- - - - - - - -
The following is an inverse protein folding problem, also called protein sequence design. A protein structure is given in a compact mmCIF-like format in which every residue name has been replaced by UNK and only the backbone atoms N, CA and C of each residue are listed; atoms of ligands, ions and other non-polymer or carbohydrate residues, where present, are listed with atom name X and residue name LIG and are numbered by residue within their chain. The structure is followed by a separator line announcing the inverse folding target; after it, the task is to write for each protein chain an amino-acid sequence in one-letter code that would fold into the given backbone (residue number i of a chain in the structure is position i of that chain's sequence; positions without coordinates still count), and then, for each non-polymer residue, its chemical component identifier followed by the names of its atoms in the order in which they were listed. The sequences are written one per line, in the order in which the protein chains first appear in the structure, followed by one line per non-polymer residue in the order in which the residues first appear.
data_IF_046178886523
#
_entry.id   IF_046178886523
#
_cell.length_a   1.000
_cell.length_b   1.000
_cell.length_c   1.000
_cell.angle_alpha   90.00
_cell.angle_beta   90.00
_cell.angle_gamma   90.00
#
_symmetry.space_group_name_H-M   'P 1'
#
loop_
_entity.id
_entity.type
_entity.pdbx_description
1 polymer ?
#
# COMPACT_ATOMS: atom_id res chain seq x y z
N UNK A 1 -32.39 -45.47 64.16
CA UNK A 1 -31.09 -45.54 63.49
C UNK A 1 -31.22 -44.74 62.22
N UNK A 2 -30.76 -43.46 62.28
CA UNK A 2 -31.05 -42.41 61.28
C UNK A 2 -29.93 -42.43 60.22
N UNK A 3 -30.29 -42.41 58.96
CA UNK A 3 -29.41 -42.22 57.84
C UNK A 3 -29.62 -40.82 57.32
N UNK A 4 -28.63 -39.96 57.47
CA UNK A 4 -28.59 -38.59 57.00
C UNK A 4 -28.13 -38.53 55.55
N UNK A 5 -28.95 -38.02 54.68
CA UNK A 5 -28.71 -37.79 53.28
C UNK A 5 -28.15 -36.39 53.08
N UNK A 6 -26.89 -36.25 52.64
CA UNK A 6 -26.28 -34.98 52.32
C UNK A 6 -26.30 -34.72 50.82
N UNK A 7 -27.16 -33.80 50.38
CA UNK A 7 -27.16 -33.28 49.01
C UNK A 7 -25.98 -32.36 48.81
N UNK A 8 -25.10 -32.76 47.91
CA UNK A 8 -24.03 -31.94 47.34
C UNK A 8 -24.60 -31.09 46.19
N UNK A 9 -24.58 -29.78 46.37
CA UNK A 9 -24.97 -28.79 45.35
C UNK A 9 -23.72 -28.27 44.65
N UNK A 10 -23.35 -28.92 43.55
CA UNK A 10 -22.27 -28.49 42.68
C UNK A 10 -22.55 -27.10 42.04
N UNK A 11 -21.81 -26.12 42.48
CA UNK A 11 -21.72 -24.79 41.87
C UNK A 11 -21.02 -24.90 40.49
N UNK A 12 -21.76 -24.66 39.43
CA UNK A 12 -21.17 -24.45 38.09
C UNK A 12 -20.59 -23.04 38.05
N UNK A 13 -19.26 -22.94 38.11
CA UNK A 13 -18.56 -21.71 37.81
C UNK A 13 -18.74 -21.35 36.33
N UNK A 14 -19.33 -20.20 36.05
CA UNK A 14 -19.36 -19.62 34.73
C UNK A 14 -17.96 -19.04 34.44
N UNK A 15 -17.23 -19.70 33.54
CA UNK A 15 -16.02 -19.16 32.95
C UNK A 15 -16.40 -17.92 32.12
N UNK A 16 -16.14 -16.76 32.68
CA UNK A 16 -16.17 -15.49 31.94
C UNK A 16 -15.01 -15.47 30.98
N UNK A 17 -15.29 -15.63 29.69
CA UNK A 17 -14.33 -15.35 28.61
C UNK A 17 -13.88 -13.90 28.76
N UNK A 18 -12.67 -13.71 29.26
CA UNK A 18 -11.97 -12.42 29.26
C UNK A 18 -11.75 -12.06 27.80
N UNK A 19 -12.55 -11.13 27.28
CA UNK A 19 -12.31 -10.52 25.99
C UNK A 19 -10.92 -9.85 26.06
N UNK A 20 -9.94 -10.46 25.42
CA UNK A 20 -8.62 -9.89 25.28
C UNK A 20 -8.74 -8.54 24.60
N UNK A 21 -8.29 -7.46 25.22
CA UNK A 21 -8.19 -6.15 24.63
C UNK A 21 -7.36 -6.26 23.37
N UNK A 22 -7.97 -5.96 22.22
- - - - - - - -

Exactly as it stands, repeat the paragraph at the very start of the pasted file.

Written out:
The following is an inverse protein folding problem, also called protein sequence design. A protein structure is given in a compact mmCIF-like format in which every residue name has been replaced by UNK and only the backbone atoms N, CA and C of each residue are listed; atoms of ligands, ions and other non-polymer or carbohydrate residues, where present, are listed with atom name X and residue name LIG and are numbered by residue within their chain. The structure is followed by a separator line announcing the inverse folding target; after it, the task is to write for each protein chain an amino-acid sequence in one-letter code that would fold into the given backbone (residue number i of a chain in the structure is position i of that chain's sequence; positions without coordinates still count), and then, for each non-polymer residue, its chemical component identifier followed by the names of its atoms in the order in which they were listed. The sequences are written one per line, in the order in which the protein chains first appear in the structure, followed by one line per non-polymer residue in the order in which the residues first appear.